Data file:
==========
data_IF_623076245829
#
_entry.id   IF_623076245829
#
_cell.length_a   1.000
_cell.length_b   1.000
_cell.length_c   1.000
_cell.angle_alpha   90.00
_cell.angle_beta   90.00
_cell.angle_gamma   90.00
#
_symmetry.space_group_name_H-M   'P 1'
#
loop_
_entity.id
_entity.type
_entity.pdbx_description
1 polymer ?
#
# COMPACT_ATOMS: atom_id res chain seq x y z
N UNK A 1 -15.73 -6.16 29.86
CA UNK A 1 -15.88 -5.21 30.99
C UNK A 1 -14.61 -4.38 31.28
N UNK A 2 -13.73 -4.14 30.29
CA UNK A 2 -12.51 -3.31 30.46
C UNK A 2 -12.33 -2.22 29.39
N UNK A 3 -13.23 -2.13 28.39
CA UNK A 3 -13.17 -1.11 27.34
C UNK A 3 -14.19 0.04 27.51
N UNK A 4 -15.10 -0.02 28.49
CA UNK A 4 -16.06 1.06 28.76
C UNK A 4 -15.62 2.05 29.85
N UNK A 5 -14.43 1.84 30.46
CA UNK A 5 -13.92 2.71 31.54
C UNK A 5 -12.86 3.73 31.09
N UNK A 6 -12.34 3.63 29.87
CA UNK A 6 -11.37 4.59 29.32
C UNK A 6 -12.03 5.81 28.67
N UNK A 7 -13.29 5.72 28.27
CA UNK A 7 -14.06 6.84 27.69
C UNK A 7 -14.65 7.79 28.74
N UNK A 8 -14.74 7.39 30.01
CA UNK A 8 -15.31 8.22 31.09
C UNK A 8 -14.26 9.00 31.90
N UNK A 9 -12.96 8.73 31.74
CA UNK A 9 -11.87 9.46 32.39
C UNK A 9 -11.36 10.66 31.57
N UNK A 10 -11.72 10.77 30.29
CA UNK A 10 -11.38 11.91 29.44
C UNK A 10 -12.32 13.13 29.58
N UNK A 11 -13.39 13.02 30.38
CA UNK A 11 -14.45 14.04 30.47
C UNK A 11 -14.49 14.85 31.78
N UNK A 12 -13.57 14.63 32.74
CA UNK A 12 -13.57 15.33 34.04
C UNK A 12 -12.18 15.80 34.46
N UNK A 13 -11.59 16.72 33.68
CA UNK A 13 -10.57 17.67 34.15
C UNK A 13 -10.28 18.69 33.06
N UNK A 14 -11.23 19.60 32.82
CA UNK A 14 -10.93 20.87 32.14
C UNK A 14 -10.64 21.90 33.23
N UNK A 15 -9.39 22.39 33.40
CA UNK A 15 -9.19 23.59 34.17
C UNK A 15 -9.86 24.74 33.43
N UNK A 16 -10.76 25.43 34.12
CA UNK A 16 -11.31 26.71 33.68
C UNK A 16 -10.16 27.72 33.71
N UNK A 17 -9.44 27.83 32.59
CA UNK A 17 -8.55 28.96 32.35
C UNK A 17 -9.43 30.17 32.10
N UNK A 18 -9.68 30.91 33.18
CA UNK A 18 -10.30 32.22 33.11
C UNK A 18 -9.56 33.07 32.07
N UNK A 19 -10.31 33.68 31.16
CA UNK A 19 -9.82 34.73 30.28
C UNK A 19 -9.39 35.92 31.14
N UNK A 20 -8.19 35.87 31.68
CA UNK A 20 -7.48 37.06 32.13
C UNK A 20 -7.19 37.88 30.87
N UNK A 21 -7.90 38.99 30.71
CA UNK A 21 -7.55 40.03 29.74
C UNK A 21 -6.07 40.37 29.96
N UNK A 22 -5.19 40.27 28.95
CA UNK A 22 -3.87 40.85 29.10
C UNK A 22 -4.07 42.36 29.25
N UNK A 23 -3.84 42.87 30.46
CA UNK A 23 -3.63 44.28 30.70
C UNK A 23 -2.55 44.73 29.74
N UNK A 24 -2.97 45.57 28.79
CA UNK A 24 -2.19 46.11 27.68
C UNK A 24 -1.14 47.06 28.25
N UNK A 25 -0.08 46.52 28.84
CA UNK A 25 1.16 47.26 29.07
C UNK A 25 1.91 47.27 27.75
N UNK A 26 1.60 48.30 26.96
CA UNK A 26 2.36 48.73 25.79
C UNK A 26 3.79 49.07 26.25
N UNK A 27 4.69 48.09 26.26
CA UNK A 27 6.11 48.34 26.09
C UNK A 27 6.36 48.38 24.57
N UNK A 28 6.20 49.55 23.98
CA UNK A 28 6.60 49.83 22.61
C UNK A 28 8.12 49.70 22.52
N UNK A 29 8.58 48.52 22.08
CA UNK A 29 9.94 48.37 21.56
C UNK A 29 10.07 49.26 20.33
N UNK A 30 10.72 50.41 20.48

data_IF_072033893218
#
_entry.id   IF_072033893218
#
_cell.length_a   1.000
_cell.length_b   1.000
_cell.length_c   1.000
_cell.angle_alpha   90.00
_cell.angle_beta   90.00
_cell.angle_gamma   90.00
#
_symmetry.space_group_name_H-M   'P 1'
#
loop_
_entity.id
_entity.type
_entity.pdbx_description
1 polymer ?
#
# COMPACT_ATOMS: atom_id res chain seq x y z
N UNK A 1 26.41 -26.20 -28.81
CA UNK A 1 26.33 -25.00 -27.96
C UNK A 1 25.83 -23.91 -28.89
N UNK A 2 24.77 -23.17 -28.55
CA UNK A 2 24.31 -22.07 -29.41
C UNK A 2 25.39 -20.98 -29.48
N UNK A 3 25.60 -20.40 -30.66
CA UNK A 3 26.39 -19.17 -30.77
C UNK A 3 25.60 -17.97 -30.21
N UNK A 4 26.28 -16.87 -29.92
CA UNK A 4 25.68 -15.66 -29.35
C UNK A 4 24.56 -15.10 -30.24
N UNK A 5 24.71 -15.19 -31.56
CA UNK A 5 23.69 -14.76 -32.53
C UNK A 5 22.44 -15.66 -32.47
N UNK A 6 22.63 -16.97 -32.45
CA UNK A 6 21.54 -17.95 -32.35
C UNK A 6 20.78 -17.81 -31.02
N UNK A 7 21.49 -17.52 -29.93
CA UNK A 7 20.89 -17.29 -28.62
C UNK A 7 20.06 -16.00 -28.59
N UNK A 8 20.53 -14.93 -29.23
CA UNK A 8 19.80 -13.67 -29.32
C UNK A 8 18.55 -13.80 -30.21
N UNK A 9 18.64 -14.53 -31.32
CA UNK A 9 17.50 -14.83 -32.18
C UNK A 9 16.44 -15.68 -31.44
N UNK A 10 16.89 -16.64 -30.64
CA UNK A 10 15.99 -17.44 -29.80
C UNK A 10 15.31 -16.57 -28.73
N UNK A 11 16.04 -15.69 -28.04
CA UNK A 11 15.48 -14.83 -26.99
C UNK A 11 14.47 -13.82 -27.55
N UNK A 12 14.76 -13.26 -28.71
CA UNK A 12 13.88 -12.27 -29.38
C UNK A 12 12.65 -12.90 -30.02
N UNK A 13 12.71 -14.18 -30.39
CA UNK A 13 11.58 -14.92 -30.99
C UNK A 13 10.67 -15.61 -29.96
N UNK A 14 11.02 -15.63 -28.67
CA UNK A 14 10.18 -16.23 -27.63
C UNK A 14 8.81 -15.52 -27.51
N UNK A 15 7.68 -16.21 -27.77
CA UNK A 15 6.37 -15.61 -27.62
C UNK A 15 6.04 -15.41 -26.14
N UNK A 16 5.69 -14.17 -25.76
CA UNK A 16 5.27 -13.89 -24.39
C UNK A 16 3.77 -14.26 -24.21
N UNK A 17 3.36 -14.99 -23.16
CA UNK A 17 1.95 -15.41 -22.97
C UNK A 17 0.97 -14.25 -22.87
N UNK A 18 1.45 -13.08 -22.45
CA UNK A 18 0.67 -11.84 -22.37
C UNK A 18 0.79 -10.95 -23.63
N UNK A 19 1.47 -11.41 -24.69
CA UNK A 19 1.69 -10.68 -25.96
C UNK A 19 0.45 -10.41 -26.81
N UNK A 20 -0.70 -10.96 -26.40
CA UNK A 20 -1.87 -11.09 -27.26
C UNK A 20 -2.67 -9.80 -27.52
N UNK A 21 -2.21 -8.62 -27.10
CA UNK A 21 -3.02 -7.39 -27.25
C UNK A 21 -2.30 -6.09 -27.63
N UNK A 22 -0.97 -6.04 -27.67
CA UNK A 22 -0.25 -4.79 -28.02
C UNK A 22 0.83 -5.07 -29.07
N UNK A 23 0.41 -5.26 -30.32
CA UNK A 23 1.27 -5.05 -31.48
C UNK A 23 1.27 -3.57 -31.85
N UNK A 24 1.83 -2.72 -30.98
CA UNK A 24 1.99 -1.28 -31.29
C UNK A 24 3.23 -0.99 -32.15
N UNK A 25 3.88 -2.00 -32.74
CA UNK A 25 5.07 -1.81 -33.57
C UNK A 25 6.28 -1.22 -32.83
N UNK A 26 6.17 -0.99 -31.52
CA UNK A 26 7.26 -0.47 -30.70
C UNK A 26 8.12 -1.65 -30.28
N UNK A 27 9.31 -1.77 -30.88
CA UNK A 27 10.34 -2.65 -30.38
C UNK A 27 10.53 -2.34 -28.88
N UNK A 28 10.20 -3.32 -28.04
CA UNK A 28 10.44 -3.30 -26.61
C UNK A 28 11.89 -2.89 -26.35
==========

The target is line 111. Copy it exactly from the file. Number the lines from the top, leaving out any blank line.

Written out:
_entry.id   IF_072033893218